Evaluate "A Vanity of Human Wishes" by Samuel Johnson as a satire.
Johnson's most famous poem is a satire, and is explicitly modeled on the tenth satire of the Latin poet Juvenal. Yet, if we look closely at Johnson's technique, it appears different from that of the other writers from his period (and slightly earlier)—Jonathan Swift and Alexander Pope—who were considered the chief satirists of the age, and also differs from other works we typically regard as the best examples of satire.
Usually, a satire uses devices such as irony and allegory to get its points across. For instance, in "A Modest Proposal," Swift uses a persona who literally expresses the opposite view to the point Swift is making about the extreme poverty of Ireland and the callousness of the British ruling class about it. In a much different style, Pope in The Rape of the Lock ironically uses both the language and background trappings associated with epic poetry to describe the trivial and silly goings-on among fashionable young people of his own time.
In both of these cases, there is a deliberate distancing of the writer's surface style from the underlying message, and though the intention is a grim and angry one (for Swift especially, concerning the outrage over human folly), the overall effect is darkly comical.
In "The Vanity of Human Wishes," Johnson presents his critique of mankind in a much more straightforward manner. He enumerates one instance after another of human folly, but does so literally, as if his intention is to tell "just the facts":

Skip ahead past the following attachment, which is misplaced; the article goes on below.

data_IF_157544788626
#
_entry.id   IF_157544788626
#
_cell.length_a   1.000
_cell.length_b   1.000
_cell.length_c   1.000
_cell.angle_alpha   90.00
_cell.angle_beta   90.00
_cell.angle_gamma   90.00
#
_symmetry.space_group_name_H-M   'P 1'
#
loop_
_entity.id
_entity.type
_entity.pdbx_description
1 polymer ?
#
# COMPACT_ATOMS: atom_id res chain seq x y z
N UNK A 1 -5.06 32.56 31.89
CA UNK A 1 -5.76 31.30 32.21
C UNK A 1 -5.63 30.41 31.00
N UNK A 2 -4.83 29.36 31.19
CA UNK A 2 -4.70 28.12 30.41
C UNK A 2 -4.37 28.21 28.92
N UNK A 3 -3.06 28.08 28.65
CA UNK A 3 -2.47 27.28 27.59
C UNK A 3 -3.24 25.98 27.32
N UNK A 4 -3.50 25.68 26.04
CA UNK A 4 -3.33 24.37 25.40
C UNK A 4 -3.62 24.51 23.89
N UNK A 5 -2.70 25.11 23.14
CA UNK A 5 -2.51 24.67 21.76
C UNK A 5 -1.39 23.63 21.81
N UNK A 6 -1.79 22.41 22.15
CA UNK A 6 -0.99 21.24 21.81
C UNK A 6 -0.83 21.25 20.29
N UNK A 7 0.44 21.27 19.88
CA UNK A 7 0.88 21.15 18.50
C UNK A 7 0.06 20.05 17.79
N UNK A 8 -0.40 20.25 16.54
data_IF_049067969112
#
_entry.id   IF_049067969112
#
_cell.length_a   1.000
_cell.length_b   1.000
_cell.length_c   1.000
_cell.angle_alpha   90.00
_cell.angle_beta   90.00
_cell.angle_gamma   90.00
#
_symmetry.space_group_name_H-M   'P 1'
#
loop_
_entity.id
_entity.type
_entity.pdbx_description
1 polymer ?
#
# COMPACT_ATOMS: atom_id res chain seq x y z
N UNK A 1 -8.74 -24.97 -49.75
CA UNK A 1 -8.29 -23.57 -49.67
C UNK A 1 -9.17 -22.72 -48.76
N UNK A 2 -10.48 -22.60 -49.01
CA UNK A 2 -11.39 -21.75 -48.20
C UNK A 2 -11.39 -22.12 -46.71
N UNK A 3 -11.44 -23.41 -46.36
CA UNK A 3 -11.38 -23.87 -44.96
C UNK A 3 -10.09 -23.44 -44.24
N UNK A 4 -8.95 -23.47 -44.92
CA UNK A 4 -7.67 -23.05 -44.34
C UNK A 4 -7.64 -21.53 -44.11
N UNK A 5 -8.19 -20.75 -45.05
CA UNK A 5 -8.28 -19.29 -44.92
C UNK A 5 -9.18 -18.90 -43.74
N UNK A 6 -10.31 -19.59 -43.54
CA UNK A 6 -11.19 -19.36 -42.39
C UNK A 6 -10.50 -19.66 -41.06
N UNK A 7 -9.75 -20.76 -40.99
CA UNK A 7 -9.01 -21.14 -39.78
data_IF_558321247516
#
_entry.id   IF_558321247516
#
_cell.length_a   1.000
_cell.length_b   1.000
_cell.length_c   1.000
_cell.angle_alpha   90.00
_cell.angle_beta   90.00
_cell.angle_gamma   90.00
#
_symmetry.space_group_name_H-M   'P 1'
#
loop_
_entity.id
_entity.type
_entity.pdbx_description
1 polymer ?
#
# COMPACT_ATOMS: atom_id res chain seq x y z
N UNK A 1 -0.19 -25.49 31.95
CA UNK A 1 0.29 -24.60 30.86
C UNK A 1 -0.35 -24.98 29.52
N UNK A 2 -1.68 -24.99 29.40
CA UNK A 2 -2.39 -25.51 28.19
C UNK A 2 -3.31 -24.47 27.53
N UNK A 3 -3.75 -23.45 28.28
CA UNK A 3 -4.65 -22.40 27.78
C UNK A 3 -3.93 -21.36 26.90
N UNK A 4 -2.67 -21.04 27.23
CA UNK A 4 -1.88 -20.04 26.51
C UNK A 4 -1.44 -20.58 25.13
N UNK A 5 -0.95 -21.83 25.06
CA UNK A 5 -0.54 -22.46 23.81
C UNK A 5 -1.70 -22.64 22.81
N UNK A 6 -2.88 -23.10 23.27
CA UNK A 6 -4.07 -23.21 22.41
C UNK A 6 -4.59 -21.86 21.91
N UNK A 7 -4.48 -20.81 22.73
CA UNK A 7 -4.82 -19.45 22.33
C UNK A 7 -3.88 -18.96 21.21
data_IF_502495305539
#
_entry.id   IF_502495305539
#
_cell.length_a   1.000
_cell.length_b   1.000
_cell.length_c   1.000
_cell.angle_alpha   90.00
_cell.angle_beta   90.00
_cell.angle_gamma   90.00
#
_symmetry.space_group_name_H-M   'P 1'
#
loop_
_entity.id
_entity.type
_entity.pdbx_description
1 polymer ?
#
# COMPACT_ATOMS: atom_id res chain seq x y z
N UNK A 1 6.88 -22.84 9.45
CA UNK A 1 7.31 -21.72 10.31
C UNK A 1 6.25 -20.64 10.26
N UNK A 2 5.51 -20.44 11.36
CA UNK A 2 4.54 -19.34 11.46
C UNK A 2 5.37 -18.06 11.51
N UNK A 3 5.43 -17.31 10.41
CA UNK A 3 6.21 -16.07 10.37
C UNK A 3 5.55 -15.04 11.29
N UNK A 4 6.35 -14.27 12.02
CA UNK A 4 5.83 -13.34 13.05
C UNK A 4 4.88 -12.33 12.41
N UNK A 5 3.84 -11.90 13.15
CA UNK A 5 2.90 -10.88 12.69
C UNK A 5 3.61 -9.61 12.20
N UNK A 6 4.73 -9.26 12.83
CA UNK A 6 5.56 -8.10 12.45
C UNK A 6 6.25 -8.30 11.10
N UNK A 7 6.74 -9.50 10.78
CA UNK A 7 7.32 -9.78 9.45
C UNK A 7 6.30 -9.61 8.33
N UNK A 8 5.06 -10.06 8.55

Enlarge my life with multitude of days,
In health, in sickness, thus the suppliant prays,
Hides from himself his state, and shuns to know,
That life protracted is protracted woe.
Obviously there is nothing comic about this, even grimly comic: it's just grim. It does not give us an ironic account of the unpleasant features of "protracted" life, but instead makes a literal statement about it.
Johnson was a deeply pessimistic man. The same was true of Swift, but Swift was possessed by a rebellious, anarchic tendency expressed in an outrageous style in the works for which he is best known. Johnson holds mankind up to ridicule, but in a more sober way—which some might say makes his message at least as powerful if not more so.
check Approved by eNotes Editorial